2. Some guys can pump and pump and pump and pump and not come. I’m sure there’s an explanation, but I don’t get it.
3. People get really mad at politicians for not doing the right thing–which is reasonable–but neglect to remember that politicians are people with power just trying to keep their jobs.*
4. Why people cry in court after being caught committing a crime. I’m especially puzzled by the gun-toting knuckleheads who swore they were nice before they got the cuffs slapped on them.
5. I don’t get how you could rape a five-year-old girl. Believe me, I’m not an advocate of raping any-year-old anybody, but a five year old girl, dude? Like, who are the people that are going to sit across from you and think, “You know what? I totally get it”?
6. I don’t get Beyonce’s life, namely, the way she inexplicably makes the same song and video with impunity for mysterious reasons. Jagged Edge never got such breaks. She’s super duper made it, why can’t she venture out just a little bit?
7. Women in R&B seem to all have traded pants for thigh-high boots. Maybe pants aren’t edgy?
*This probably answers #1 rather nicely.
If you’re a buffoonish and cringingly-stereotypical Black woman stuck inside a white guy, you’re probably not gonna like this one bit.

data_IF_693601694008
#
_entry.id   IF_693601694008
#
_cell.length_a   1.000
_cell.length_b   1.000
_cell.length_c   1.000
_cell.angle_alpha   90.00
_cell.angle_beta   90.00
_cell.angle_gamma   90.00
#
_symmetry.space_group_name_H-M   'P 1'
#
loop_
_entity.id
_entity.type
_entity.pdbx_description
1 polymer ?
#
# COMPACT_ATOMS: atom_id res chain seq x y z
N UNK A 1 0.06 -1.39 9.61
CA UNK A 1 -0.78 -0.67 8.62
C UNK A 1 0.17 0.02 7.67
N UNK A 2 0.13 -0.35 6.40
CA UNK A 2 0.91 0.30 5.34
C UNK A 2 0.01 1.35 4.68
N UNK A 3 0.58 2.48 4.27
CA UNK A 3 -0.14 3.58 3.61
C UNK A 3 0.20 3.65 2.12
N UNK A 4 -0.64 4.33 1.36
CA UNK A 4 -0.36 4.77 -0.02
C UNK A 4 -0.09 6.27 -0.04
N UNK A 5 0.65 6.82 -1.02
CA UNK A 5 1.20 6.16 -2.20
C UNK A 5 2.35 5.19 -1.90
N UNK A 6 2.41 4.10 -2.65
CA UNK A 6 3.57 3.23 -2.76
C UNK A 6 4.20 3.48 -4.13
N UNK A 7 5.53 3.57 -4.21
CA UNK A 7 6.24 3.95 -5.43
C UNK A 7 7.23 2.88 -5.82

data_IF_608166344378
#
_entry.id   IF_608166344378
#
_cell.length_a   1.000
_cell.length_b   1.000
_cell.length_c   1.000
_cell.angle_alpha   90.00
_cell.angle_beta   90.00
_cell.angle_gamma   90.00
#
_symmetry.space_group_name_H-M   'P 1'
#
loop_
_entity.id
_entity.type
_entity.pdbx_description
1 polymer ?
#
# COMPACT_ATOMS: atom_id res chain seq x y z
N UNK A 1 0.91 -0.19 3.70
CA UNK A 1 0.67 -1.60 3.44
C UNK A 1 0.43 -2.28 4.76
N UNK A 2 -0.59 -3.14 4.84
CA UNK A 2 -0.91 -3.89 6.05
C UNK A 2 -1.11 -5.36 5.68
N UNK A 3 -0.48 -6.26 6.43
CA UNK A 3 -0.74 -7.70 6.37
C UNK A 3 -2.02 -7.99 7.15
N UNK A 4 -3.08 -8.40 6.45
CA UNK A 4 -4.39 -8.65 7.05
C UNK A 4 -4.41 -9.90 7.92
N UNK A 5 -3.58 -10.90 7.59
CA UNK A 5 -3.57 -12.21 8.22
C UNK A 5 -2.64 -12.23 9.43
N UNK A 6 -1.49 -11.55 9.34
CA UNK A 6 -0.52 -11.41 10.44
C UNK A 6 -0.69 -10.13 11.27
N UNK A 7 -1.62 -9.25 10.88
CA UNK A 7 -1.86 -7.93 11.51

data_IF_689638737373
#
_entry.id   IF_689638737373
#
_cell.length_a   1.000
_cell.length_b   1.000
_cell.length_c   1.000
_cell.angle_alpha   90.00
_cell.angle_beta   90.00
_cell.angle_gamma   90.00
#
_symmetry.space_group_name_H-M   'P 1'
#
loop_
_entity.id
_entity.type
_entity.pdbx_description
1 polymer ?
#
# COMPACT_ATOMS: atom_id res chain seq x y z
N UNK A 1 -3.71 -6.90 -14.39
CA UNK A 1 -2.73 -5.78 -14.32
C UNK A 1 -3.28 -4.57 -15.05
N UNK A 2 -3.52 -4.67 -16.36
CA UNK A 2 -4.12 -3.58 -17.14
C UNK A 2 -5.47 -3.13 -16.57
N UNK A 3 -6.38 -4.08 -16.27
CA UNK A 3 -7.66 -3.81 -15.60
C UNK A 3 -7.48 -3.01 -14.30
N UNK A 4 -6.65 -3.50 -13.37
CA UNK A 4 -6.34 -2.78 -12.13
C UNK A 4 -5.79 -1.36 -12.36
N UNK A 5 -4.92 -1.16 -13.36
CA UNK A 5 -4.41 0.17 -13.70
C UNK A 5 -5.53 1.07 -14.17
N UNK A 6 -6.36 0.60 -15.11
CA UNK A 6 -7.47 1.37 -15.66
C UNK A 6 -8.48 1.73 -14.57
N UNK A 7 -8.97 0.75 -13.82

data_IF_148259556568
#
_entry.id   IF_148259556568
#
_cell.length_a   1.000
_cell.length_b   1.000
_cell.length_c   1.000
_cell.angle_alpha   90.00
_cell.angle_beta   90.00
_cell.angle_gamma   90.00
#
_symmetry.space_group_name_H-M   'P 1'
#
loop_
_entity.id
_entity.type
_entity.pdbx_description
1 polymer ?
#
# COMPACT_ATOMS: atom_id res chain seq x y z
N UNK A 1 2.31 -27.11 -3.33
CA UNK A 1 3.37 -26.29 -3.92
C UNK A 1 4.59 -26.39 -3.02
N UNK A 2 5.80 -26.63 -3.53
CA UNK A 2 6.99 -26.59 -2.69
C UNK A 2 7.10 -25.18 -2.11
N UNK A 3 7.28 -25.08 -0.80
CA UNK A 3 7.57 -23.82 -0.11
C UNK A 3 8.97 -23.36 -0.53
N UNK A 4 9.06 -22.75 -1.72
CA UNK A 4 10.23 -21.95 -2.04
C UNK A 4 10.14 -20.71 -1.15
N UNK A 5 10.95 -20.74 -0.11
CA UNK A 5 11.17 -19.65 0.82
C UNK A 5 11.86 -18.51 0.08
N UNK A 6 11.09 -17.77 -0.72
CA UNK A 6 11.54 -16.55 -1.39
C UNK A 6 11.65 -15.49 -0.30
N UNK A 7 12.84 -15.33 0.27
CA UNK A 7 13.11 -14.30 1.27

If you think Black women are the object of ridicule in this piece, you’re not gonna like this one bit.
If you appreciate the social constructionist argument being turned haphazardly on its ear by a painfully unaware person worthy of mockery, you’ll probably dig this.
I must admit, the video raises an interesting question for me: If a person can be transgendered–which I think is possible–and gender, like race, is a social construction–according to sociologists and the people who say that sort of thing–why couldn’t a person make a legitimate claim to being a transracial person?
So sayeth the haranguers spewing poetic on what should be done with Khalid Sheik Mohammed and his merry band of mass murderers. They’ve come up with excuse that range from questions of safety to that of jurisdiction, but the upshot of it all seems to be this:
We don’t trust the Feds in New York City to punch this one through.
To which I ask, as politely as possible: Can you pass that dutchie to the left hand side? It’s clearly some of that deaf bubonic.
Let’s think this out loud: New York City, the site of the worse mass murder in the history of the United States, has a chance to get its hands on some of the scoundrels who perpetrated said mass murder and their gonna bungle this? The same people who would send back food that is “too hot” are gonna let this slide? It would seem the discussion should turn to whether or not New York is a safe place for KSM and Friends to be.